NEW YORK -- For today's high-powered, high-stressed professionals, short moments of "purposeful pause" can lead to a more balanced, healthier life, a panel of experts told the audience at "The Third Metric: Redefining Success Beyond Money & Power," conference Thursday.
Speaking during a discussion on the "mind/body connection" moderated by television talk show host Katie Couric, a panel including a physician, a former corporate lawyer-turned-mindfulness teacher, and a psychologist and celebrity mental health scholar, explained how well-being, stress and emotion regulation, and physical health are connected
"Simply notice that you are breathing," Janice Marturano, founder and executive director of the Institute for Mindful Leadership, told audience members, guiding them in a short meditation exercise to explain how being "in the moment" can reduce stress and create better workplace relationships. "Simply notice the place in your body where you feel the sensation ... as the breath enters and leaves the body."
Simple acts like meditative breathing exercises, which can be traced to Vipassana Buddhist practice, don't only reduce stress, but have proven physiological benefits, said Mark Hyman, a physician who founded the UltraWellness Center in Lenox, Mass.
"If you really knew what was happening to you when you're stressed, you would freak out. It's not pretty," said Hyman, noting that increased stress leads to weight gain, decreased testosterone in men and more "bad" cholesterol.
Meditation and mindfulness techniques, meanwhile, have been proven to lead to decreased stress and better health, Hyman and other panelists noted. "Stress, it's automatic, it finds you, you don't have to go find it," Hyman said. "The problem with relaxation and mindfulness is that it's hard work."
Donna Rockwell, psychologist and celebrity mental health expert, said one reason meditation is effective is because it rewires the mind.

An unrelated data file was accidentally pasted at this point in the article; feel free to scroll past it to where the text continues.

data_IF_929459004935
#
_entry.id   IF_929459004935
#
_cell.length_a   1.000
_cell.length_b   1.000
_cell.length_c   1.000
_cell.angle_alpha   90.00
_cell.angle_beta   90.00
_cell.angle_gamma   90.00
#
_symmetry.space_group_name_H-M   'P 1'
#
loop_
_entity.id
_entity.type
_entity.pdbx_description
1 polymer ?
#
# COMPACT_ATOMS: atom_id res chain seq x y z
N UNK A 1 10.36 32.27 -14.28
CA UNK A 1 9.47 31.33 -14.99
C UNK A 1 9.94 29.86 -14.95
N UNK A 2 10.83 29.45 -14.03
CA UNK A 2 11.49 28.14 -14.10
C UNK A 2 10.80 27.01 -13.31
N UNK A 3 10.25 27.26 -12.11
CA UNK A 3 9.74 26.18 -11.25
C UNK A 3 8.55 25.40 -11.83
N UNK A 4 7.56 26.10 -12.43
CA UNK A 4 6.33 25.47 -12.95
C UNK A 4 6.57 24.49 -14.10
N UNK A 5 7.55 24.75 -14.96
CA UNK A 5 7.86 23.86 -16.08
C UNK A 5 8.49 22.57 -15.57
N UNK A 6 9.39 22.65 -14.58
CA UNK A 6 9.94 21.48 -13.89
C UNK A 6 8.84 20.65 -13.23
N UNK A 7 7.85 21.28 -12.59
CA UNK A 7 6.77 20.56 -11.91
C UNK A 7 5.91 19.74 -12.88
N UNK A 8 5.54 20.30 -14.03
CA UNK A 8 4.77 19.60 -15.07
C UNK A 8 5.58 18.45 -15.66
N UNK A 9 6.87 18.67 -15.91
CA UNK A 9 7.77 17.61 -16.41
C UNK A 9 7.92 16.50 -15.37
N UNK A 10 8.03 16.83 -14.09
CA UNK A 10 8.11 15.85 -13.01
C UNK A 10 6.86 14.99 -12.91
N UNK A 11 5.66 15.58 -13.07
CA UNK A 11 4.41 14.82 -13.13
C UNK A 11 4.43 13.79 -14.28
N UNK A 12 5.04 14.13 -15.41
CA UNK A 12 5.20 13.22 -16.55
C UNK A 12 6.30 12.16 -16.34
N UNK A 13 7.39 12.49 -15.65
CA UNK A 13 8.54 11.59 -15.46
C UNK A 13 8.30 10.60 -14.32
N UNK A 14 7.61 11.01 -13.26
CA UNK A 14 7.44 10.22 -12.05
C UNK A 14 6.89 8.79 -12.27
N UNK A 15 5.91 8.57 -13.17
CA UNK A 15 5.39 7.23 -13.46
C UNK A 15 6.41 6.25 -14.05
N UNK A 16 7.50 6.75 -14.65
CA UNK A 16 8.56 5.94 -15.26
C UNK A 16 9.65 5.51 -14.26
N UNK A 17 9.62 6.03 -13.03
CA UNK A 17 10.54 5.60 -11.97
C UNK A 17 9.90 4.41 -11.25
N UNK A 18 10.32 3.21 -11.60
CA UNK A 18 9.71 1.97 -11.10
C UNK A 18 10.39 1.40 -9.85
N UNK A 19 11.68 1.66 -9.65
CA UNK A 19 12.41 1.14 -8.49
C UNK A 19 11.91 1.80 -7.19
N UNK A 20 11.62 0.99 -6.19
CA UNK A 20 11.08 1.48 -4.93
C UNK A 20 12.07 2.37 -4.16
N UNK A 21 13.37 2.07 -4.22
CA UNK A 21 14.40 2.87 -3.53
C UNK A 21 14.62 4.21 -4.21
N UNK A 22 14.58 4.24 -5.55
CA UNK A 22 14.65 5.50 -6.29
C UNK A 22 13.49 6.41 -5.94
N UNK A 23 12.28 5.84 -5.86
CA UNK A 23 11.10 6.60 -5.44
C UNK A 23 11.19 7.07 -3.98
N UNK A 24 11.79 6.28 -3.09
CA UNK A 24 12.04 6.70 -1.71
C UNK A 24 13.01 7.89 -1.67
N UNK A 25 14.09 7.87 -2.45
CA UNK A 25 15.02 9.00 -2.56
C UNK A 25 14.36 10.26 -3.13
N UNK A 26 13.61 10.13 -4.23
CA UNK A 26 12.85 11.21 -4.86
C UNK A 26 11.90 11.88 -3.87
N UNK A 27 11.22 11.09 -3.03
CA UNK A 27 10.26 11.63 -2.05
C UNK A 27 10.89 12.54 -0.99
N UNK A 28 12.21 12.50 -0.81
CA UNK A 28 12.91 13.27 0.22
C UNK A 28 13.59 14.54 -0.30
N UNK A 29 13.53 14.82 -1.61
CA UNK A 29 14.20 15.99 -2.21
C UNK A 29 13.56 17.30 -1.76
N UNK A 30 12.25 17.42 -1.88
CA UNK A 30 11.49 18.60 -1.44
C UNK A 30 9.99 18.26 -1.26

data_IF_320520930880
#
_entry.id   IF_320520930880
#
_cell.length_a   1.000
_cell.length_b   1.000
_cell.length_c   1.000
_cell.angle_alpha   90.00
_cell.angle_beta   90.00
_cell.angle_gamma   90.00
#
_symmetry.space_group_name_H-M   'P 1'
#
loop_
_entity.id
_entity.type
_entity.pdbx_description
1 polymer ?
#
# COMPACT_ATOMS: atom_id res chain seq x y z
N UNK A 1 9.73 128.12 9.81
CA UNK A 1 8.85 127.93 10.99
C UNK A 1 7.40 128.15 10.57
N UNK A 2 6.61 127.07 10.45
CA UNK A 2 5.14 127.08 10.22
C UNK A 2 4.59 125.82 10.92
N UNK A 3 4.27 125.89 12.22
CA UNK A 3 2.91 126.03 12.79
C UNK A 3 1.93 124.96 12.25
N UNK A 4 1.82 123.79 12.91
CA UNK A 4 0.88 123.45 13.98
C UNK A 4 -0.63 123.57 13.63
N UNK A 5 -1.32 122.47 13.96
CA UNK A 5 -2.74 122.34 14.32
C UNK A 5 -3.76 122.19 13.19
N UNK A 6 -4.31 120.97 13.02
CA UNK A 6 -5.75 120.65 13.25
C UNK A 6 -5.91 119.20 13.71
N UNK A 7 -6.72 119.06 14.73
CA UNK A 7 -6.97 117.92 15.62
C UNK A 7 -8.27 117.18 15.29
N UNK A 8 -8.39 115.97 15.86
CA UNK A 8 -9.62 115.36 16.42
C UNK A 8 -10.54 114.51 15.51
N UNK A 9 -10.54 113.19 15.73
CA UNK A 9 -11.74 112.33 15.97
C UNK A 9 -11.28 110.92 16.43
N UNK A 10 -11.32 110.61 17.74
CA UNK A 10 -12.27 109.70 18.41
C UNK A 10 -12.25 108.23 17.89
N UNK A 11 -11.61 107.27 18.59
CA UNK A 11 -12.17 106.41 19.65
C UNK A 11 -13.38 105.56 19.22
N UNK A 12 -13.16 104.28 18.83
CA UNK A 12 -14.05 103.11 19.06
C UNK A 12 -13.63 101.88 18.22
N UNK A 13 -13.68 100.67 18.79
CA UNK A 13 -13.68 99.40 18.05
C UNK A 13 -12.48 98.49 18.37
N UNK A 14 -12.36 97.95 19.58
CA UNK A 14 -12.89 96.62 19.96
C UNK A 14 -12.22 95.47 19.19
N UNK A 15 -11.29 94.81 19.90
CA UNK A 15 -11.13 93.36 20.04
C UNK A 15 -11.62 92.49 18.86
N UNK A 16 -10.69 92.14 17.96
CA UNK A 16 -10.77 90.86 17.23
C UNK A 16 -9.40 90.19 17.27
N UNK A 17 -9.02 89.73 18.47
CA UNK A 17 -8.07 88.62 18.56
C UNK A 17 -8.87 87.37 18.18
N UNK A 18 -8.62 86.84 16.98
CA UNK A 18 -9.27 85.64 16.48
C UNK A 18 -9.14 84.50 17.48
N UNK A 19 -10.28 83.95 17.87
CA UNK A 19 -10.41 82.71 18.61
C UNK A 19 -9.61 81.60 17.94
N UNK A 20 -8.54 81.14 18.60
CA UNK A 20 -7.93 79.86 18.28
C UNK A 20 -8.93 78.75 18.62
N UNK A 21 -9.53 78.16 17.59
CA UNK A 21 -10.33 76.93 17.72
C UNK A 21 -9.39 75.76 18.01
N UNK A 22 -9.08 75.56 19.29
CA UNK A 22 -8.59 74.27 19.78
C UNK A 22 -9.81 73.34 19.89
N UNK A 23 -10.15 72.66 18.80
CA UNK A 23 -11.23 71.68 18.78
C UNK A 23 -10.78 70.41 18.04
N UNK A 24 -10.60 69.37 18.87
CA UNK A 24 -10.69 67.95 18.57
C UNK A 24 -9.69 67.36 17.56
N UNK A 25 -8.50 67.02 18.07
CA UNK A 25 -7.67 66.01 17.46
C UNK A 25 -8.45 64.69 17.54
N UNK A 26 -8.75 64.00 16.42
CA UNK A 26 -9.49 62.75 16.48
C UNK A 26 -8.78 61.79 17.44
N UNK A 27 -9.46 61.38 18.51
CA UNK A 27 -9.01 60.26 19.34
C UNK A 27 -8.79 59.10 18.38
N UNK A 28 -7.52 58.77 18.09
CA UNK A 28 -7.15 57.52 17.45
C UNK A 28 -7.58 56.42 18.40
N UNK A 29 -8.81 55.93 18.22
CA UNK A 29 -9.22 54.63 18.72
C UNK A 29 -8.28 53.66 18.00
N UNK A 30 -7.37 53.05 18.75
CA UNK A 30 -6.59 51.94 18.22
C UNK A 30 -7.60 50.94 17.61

"What mindfulness practice does is it trains the mind ... to return to the present moment," Rockwell said. Without effort, though, "it's impossible to stay in the present moment."
While each panelist first encountered meditation through Buddhism or Hinduism, Rockwell cautioned that understanding the mind/body connection doesn't mean practicing a new faith.
"It doesn't really have to do anything with religion. It just has to do with quieting the busy mind," she said.
The panelists agreed that the immense growth of mindfulness practices in the workplace, including breathing, meditation and yoga classes and in-house trainings like those offered by Marturano's organization, is a sign of a wider cultural acceptance of what was rare in America not long ago.
General Mills, where Marturano formerly worked, has been recognized for using yoga and meditation at its headquarters in Minneapolis. (Marturano founded the wellness programs when she was an employee). She said developing "mindful leadership," an area in which the company focuses, is also good for the bottom line; happier, less-stressed executives lead healthier and more productive workers.
Couric, who is a single parent to two children, said she has been interested in trying to meditate, but can't find the time. After the conference, though, she said she felt more optimistic about giving it a try.
She also had some advice for the audience, learned from her own experiences: "If we took a little more time to be in the moment and talk about real things, our life would be so much better," she said.